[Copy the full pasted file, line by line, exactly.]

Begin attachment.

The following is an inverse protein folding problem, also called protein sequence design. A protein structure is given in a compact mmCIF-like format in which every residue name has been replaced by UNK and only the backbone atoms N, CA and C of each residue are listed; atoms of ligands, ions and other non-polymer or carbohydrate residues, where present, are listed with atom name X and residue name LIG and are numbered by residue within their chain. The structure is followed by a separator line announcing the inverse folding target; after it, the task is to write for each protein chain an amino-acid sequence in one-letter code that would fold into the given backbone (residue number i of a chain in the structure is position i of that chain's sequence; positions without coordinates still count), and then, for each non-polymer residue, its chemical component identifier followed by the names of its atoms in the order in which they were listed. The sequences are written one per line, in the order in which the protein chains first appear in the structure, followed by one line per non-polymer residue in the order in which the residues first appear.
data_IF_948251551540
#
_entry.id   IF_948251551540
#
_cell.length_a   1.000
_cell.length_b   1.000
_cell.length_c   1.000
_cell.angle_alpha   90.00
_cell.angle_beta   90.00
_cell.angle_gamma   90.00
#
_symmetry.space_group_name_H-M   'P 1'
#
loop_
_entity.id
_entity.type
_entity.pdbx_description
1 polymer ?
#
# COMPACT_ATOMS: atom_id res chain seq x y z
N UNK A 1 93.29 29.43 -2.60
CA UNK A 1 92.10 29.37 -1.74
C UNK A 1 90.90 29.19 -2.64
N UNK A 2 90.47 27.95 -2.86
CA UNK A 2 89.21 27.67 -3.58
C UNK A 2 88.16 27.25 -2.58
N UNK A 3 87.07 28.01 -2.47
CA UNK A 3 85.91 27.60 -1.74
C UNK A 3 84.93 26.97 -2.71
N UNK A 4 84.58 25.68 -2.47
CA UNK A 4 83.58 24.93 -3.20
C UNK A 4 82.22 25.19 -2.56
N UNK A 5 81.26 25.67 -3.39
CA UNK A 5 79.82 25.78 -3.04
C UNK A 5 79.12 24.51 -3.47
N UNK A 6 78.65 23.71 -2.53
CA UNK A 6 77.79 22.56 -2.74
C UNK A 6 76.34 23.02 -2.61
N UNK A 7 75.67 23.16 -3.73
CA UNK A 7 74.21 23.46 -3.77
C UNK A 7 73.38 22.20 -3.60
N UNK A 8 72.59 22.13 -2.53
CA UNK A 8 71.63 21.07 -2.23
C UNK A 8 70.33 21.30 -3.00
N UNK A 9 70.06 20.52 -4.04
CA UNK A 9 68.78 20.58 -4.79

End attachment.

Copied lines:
The following is an inverse protein folding problem, also called protein sequence design. A protein structure is given in a compact mmCIF-like format in which every residue name has been replaced by UNK and only the backbone atoms N, CA and C of each residue are listed; atoms of ligands, ions and other non-polymer or carbohydrate residues, where present, are listed with atom name X and residue name LIG and are numbered by residue within their chain. The structure is followed by a separator line announcing the inverse folding target; after it, the task is to write for each protein chain an amino-acid sequence in one-letter code that would fold into the given backbone (residue number i of a chain in the structure is position i of that chain's sequence; positions without coordinates still count), and then, for each non-polymer residue, its chemical component identifier followed by the names of its atoms in the order in which they were listed. The sequences are written one per line, in the order in which the protein chains first appear in the structure, followed by one line per non-polymer residue in the order in which the residues first appear.
data_IF_948251551540
#
_entry.id   IF_948251551540
#
_cell.length_a   1.000
_cell.length_b   1.000
_cell.length_c   1.000
_cell.angle_alpha   90.00
_cell.angle_beta   90.00
_cell.angle_gamma   90.00
#
_symmetry.space_group_name_H-M   'P 1'
#
loop_
_entity.id
_entity.type
_entity.pdbx_description
1 polymer ?
#
# COMPACT_ATOMS: atom_id res chain seq x y z
N UNK A 1 93.29 29.43 -2.60
CA UNK A 1 92.10 29.37 -1.74
C UNK A 1 90.90 29.19 -2.64
N UNK A 2 90.47 27.95 -2.86
CA UNK A 2 89.21 27.67 -3.58
C UNK A 2 88.16 27.25 -2.58
N UNK A 3 87.07 28.01 -2.47
CA UNK A 3 85.91 27.60 -1.74
C UNK A 3 84.93 26.97 -2.71
N UNK A 4 84.58 25.68 -2.47
CA UNK A 4 83.58 24.93 -3.20
C UNK A 4 82.22 25.19 -2.56
N UNK A 5 81.26 25.67 -3.39
CA UNK A 5 79.82 25.78 -3.04
C UNK A 5 79.12 24.51 -3.47
N UNK A 6 78.65 23.71 -2.53
CA UNK A 6 77.79 22.56 -2.74
C UNK A 6 76.34 23.02 -2.61
N UNK A 7 75.67 23.16 -3.73
CA UNK A 7 74.21 23.46 -3.77
C UNK A 7 73.38 22.20 -3.60
N UNK A 8 72.59 22.13 -2.53
CA UNK A 8 71.63 21.07 -2.23
C UNK A 8 70.33 21.30 -3.00
N UNK A 9 70.06 20.52 -4.04
CA UNK A 9 68.78 20.58 -4.79